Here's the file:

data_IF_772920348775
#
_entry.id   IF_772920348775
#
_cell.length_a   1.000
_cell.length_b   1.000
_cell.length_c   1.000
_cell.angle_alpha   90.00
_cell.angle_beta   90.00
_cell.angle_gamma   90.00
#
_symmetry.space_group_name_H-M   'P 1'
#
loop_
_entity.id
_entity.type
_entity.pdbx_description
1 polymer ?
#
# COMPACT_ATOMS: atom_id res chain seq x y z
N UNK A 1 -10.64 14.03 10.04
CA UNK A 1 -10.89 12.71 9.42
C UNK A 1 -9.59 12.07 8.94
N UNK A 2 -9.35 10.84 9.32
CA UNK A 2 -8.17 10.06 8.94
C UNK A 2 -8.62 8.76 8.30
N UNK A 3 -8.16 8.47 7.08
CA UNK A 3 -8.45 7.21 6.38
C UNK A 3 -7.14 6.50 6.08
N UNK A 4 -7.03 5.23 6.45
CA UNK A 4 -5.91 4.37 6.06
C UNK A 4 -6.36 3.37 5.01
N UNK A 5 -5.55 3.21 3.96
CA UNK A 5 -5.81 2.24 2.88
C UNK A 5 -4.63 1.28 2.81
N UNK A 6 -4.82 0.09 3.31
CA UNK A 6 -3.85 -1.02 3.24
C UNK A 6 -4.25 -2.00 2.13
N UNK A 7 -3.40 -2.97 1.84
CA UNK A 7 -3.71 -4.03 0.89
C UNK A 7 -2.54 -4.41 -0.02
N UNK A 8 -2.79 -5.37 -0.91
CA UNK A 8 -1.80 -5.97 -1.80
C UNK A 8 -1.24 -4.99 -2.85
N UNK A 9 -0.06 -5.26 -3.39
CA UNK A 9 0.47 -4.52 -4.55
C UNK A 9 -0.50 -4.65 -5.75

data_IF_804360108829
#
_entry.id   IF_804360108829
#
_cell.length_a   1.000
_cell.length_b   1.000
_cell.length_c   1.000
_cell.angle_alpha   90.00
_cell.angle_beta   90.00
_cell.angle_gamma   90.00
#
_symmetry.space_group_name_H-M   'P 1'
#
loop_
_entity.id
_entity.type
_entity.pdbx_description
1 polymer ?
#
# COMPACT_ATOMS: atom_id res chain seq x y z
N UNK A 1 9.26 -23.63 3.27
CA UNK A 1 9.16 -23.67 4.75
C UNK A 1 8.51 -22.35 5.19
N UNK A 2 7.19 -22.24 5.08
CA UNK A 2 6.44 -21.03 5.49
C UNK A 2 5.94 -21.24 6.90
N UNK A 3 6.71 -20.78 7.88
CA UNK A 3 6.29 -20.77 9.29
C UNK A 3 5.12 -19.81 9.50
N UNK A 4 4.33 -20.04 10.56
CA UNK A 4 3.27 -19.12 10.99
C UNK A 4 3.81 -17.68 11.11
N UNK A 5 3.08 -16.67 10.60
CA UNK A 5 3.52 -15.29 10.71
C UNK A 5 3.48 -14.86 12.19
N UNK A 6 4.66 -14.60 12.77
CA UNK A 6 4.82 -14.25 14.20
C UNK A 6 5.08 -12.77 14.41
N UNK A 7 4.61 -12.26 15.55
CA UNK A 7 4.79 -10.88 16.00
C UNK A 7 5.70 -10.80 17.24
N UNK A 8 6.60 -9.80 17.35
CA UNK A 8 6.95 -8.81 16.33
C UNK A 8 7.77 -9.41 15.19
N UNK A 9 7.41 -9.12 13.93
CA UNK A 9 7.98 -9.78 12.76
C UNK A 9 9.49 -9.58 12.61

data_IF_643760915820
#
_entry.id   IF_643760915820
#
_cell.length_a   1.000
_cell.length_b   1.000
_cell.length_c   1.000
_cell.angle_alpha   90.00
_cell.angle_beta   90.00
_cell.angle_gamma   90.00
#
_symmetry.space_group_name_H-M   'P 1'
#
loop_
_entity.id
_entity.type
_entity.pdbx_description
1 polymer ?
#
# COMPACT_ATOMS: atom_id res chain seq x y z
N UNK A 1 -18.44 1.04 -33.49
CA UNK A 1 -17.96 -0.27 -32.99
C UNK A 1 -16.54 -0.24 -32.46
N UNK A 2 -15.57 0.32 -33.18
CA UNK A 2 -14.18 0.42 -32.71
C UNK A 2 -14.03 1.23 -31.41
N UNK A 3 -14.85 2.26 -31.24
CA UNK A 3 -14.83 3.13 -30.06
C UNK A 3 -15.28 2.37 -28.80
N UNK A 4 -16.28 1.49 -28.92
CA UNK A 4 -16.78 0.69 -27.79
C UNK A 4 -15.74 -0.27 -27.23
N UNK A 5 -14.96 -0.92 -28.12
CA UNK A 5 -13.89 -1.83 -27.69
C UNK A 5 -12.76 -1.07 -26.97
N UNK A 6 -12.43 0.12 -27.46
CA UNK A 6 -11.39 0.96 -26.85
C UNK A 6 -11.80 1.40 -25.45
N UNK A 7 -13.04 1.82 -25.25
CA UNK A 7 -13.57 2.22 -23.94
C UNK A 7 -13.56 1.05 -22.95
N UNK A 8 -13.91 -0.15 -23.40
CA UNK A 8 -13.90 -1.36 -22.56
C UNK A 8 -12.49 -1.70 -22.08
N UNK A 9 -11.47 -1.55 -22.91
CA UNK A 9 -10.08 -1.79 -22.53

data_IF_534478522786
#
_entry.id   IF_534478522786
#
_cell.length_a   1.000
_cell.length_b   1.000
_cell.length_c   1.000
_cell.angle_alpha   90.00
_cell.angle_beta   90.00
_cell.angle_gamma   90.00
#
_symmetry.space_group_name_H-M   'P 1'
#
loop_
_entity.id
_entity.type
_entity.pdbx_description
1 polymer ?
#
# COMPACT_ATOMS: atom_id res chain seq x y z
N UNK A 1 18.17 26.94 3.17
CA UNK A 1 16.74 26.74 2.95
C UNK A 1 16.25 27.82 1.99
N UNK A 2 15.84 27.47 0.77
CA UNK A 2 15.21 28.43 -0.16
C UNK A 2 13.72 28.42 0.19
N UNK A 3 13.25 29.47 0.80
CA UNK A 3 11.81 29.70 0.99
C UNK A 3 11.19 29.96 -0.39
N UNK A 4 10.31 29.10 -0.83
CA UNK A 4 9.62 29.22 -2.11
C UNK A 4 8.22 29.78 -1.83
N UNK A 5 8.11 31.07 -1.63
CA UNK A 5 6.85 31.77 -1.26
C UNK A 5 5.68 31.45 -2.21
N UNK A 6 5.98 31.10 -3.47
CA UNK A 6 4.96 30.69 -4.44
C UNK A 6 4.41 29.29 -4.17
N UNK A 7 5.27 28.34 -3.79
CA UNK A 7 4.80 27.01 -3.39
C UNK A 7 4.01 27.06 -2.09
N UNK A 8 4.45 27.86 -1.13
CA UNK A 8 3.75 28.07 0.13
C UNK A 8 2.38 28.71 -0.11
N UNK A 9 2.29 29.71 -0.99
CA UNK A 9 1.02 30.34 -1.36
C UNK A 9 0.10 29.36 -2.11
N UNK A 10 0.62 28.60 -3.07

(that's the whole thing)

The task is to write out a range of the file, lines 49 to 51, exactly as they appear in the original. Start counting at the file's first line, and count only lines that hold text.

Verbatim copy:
#
_entry.id   IF_804360108829
#